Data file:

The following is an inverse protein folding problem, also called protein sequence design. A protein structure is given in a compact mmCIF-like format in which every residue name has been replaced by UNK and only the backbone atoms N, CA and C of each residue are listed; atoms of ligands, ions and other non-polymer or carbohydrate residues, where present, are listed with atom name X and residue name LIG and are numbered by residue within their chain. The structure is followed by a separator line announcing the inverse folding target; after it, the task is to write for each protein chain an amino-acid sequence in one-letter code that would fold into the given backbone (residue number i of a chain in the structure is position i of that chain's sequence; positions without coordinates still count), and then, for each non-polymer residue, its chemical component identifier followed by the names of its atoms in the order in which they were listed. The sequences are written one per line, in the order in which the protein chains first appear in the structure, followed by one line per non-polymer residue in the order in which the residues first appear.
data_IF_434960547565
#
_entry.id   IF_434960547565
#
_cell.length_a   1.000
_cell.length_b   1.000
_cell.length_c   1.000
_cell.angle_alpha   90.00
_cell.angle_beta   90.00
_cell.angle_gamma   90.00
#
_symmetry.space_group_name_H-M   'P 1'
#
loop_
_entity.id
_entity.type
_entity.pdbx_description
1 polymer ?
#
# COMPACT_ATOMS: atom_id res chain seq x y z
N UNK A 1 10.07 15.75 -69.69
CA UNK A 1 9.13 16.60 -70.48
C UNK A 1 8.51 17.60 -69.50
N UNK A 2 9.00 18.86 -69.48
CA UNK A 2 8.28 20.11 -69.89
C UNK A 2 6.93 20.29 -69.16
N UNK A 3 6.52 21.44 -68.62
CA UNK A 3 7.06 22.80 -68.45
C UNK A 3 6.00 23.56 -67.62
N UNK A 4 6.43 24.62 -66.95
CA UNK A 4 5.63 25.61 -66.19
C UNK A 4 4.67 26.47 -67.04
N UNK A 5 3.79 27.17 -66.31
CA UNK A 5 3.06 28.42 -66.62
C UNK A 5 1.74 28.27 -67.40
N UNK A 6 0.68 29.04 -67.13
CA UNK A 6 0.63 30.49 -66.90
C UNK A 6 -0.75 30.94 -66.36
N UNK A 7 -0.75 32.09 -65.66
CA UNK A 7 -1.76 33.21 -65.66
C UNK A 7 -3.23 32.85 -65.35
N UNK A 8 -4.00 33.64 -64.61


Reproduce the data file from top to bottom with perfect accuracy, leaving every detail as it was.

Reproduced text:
The following is an inverse protein folding problem, also called protein sequence design. A protein structure is given in a compact mmCIF-like format in which every residue name has been replaced by UNK and only the backbone atoms N, CA and C of each residue are listed; atoms of ligands, ions and other non-polymer or carbohydrate residues, where present, are listed with atom name X and residue name LIG and are numbered by residue within their chain. The structure is followed by a separator line announcing the inverse folding target; after it, the task is to write for each protein chain an amino-acid sequence in one-letter code that would fold into the given backbone (residue number i of a chain in the structure is position i of that chain's sequence; positions without coordinates still count), and then, for each non-polymer residue, its chemical component identifier followed by the names of its atoms in the order in which they were listed. The sequences are written one per line, in the order in which the protein chains first appear in the structure, followed by one line per non-polymer residue in the order in which the residues first appear.
data_IF_434960547565
#
_entry.id   IF_434960547565
#
_cell.length_a   1.000
_cell.length_b   1.000
_cell.length_c   1.000
_cell.angle_alpha   90.00
_cell.angle_beta   90.00
_cell.angle_gamma   90.00
#
_symmetry.space_group_name_H-M   'P 1'
#
loop_
_entity.id
_entity.type
_entity.pdbx_description
1 polymer ?
#
# COMPACT_ATOMS: atom_id res chain seq x y z
N UNK A 1 10.07 15.75 -69.69
CA UNK A 1 9.13 16.60 -70.48
C UNK A 1 8.51 17.60 -69.50
N UNK A 2 9.00 18.86 -69.48
CA UNK A 2 8.28 20.11 -69.89
C UNK A 2 6.93 20.29 -69.16
N UNK A 3 6.52 21.44 -68.62
CA UNK A 3 7.06 22.80 -68.45
C UNK A 3 6.00 23.56 -67.62
N UNK A 4 6.43 24.62 -66.95
CA UNK A 4 5.63 25.61 -66.19
C UNK A 4 4.67 26.47 -67.04
N UNK A 5 3.79 27.17 -66.31
CA UNK A 5 3.06 28.42 -66.62
C UNK A 5 1.74 28.27 -67.40
N UNK A 6 0.68 29.04 -67.13
CA UNK A 6 0.63 30.49 -66.90
C UNK A 6 -0.75 30.94 -66.36
N UNK A 7 -0.75 32.09 -65.66
CA UNK A 7 -1.76 33.21 -65.66
C UNK A 7 -3.23 32.85 -65.35
N UNK A 8 -4.00 33.64 -64.61